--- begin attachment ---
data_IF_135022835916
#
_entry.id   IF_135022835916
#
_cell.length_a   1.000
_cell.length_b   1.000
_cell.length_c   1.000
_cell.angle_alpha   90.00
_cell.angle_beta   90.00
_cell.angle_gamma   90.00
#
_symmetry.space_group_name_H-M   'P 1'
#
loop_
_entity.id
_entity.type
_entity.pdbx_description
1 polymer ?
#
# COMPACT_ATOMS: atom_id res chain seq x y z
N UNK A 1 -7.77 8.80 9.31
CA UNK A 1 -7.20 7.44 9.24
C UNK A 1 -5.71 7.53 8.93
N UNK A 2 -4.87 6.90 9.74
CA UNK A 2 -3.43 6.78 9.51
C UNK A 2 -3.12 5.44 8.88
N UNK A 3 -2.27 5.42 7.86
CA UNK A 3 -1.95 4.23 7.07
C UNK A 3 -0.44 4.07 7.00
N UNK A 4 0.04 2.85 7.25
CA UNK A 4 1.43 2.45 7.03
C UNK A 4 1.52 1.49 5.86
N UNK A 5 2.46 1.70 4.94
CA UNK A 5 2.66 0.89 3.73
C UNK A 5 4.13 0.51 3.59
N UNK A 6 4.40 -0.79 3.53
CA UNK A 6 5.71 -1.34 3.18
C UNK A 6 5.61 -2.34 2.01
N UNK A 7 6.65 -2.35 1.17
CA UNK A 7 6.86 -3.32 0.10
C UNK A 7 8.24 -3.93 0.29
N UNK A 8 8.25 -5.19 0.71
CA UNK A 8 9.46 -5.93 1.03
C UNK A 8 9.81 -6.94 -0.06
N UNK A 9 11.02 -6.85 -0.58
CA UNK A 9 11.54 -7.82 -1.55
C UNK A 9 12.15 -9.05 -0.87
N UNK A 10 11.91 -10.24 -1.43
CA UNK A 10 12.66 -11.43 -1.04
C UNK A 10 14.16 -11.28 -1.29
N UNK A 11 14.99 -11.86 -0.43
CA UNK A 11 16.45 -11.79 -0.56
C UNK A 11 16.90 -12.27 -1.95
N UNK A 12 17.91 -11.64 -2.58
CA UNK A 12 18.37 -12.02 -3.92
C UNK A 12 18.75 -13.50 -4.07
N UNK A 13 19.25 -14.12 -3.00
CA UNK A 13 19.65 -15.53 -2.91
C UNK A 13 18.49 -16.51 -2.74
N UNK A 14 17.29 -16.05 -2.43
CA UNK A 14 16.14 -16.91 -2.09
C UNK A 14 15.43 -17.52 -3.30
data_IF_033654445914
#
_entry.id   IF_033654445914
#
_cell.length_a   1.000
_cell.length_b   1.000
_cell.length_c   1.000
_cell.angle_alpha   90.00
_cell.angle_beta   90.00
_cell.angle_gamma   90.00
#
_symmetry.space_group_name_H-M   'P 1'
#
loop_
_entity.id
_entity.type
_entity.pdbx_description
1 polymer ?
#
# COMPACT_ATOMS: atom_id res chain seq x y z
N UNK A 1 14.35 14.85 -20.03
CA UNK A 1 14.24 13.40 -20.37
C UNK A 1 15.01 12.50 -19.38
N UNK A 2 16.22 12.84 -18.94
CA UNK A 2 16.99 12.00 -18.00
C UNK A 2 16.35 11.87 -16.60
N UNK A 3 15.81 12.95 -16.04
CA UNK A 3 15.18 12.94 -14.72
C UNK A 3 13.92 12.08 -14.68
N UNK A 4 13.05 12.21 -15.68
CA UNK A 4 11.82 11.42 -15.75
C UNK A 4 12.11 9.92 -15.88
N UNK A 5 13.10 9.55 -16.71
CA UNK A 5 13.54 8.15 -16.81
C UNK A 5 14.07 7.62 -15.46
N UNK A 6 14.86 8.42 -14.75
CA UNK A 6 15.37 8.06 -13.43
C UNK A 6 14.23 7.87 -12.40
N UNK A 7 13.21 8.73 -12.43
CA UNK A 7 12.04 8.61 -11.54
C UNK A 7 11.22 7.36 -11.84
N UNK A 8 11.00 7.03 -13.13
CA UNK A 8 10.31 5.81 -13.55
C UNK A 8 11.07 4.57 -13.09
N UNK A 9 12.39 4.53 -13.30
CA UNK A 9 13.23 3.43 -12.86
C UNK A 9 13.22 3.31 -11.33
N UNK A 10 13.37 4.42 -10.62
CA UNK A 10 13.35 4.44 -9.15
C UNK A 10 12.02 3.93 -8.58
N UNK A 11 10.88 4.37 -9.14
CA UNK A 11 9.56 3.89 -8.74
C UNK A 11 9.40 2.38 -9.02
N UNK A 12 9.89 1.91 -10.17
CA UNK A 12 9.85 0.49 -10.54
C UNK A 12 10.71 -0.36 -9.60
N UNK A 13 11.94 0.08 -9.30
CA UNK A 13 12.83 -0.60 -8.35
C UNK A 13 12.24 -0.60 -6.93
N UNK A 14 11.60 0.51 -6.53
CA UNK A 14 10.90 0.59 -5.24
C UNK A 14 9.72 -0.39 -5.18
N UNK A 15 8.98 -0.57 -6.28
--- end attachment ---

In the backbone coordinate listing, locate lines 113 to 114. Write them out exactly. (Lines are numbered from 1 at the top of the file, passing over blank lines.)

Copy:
N UNK A 11 10.88 4.37 -9.14
CA UNK A 11 9.56 3.89 -8.74